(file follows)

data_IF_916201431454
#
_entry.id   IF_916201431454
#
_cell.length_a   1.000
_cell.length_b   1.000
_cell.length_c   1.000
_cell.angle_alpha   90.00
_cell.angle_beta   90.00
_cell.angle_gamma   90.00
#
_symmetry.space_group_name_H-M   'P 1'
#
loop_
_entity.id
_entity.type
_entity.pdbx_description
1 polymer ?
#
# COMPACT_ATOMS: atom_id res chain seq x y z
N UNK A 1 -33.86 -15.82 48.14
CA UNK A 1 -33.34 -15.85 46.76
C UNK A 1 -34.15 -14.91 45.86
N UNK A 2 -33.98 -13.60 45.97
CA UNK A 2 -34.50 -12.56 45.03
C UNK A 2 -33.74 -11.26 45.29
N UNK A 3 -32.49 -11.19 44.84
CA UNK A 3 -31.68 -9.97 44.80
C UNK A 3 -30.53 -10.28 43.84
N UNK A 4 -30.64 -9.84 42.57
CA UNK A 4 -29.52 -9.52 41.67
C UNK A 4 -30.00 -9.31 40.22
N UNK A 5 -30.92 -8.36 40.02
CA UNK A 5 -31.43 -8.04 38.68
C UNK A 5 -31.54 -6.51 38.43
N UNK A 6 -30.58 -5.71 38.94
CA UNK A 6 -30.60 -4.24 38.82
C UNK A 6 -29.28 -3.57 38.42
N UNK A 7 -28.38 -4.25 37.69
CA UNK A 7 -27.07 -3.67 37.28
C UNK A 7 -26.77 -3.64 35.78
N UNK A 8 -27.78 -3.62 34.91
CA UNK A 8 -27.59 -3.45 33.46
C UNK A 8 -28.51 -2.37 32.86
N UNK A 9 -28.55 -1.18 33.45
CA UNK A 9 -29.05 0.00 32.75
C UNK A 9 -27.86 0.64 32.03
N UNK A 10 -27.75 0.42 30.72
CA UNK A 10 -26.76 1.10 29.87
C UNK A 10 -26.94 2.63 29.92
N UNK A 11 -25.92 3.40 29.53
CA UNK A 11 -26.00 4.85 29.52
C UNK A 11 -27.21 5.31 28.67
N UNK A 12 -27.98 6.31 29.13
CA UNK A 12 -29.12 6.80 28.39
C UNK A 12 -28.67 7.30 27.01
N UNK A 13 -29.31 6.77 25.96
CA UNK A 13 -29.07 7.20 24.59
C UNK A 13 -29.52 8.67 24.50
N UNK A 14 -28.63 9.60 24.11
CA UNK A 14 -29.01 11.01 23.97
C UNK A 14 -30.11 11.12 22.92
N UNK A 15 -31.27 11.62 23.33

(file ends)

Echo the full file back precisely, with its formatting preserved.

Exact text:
data_IF_916201431454
#
_entry.id   IF_916201431454
#
_cell.length_a   1.000
_cell.length_b   1.000
_cell.length_c   1.000
_cell.angle_alpha   90.00
_cell.angle_beta   90.00
_cell.angle_gamma   90.00
#
_symmetry.space_group_name_H-M   'P 1'
#
loop_
_entity.id
_entity.type
_entity.pdbx_description
1 polymer ?
#
# COMPACT_ATOMS: atom_id res chain seq x y z
N UNK A 1 -33.86 -15.82 48.14
CA UNK A 1 -33.34 -15.85 46.76
C UNK A 1 -34.15 -14.91 45.86
N UNK A 2 -33.98 -13.60 45.97
CA UNK A 2 -34.50 -12.56 45.03
C UNK A 2 -33.74 -11.26 45.29
N UNK A 3 -32.49 -11.19 44.84
CA UNK A 3 -31.68 -9.97 44.80
C UNK A 3 -30.53 -10.28 43.84
N UNK A 4 -30.64 -9.84 42.57
CA UNK A 4 -29.52 -9.52 41.67
C UNK A 4 -30.00 -9.31 40.22
N UNK A 5 -30.92 -8.36 40.02
CA UNK A 5 -31.43 -8.04 38.68
C UNK A 5 -31.54 -6.51 38.43
N UNK A 6 -30.58 -5.71 38.94
CA UNK A 6 -30.60 -4.24 38.82
C UNK A 6 -29.28 -3.57 38.42
N UNK A 7 -28.38 -4.25 37.69
CA UNK A 7 -27.07 -3.67 37.28
C UNK A 7 -26.77 -3.64 35.78
N UNK A 8 -27.78 -3.62 34.91
CA UNK A 8 -27.59 -3.45 33.46
C UNK A 8 -28.51 -2.37 32.86
N UNK A 9 -28.55 -1.18 33.45
CA UNK A 9 -29.05 0.00 32.75
C UNK A 9 -27.86 0.64 32.03
N UNK A 10 -27.75 0.42 30.72
CA UNK A 10 -26.76 1.10 29.87
C UNK A 10 -26.94 2.63 29.92
N UNK A 11 -25.92 3.40 29.53
CA UNK A 11 -26.00 4.85 29.52
C UNK A 11 -27.21 5.31 28.67
N UNK A 12 -27.98 6.31 29.13
CA UNK A 12 -29.12 6.80 28.39
C UNK A 12 -28.67 7.30 27.01
N UNK A 13 -29.31 6.77 25.96
CA UNK A 13 -29.07 7.20 24.59
C UNK A 13 -29.52 8.67 24.50
N UNK A 14 -28.63 9.60 24.11
CA UNK A 14 -29.01 11.01 23.97
C UNK A 14 -30.11 11.12 22.92
N UNK A 15 -31.27 11.62 23.33